2- “I’m going on an unnecessary spiritual adventure and will describe it to you with looooots of adverbs.”


 See if this sounds familiar: “Here is Sally. She is in her mid-thirties. Sally is bored of the never-ending rut her successful job and well-meaning friends give her, so with soundtrack accompaniment by an inspiring instrumental, she gives up all her possessions and somehow manages to pay on a trek around the globe.

 Here she meets offensively stereotypical side characters, encounters stereotypical events, and manages to meet an addendum on the meaning of life in a stereotypically philosophical way, also accompanied to an imaginary soundtracks.

 And a brick ton of adverbs.”

 Literary escapism is so hot right now. If we were to believe the charts, every middle aged business woman is currently on an adventure in deep deep {foreign country}, where she is building houses and outraging every reasonable person she meets with her ignoramus comments.

 The best way to root her out is to decide if her jaunt or move has purpose besides “discovering what she’s all about.” If no, tweak with caution until everything she says isn’t a one-liner from the great philosophical internet.

  She is also often a victim of trope number three, so beware. And if she’s ditching her job for Bulgaria in no reason besides she’s always wondered if Bulgaria hides the secret to happiness, careful. You might have this trope on your hands.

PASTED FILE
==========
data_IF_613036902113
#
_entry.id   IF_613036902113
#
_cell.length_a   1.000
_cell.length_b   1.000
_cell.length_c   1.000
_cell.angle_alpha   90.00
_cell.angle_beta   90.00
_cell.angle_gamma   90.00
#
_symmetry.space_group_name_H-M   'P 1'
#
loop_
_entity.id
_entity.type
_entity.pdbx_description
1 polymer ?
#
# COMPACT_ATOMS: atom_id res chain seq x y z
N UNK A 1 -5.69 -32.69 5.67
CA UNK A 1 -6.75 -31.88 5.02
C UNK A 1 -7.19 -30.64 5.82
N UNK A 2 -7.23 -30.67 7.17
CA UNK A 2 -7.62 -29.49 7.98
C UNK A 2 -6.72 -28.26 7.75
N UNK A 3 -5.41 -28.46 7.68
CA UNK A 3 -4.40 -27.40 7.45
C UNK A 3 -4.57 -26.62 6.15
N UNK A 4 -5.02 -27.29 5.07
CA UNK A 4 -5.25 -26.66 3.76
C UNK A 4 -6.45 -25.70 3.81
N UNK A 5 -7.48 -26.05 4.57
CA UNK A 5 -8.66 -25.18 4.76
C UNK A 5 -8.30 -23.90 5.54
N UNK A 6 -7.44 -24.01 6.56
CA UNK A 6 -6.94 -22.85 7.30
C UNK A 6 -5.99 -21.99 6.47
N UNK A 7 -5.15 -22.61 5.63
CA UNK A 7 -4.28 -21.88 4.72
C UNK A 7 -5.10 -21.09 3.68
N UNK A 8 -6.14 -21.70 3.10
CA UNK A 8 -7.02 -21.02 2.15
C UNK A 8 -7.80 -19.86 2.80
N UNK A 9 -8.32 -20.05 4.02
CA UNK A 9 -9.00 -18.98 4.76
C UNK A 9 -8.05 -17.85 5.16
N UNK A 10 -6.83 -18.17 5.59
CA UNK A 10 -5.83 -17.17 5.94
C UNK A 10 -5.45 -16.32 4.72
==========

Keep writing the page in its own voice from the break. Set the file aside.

1- The begrudgingly-blank teenage girl.

 "Hello, honey!" said overbearing relative character, beaming as she gave me a mama bear hug. She always does that because I’m her golden child even though I constantly backsass her. "How was your day at school."

 ”Uhh, fine mom,” I mumbled, shoving her out of the way. She was in front of the refrigerator. This is the life of a teenager. “Do we have any milk?”

 ”Milk,” said my playful-but-clearly-unhip father, creeping out from the pantry. “I am going to make a sarcastic comment about milk and ruffle your hair, kiddo.”

 ”Ummm, okay,” I said, rolling my eyes. What a hopeless goofball. “Very funny, dad.”

And so on.

 You don’t tend to see this in published teen lit fiction; perhaps there’s a reason for that. Not only is it dull to create a character who goes around saying “umm” and mentally abusing people, it’s also inaccurate. Find the rudest teen queen you can think of, with the most perfect live who rejects it all for angst, and I guarantee you she’s nothing like this character.


 For starters, she has a viable personality.

 This is the most forgettable stereotype—the top of the overtly-stereotypical family pyramid— and therefore is the most vital to avoid. Your character needs to have a more complex base than this.

 I don’t care what that base is, but find it. Find it before you figure out your character is an insult-spewing adolescent zombie.

Re: Point 3

  • Don’t use psychopathic/psychotic interchangeably. 
  • People with those kinds of personality disorders are people.
  • Manic Pixie Dream Girls do not have the flaws the Point 3 rails against. I believe Point 3 is trying to tell people not to write them, but does not get everything quite right.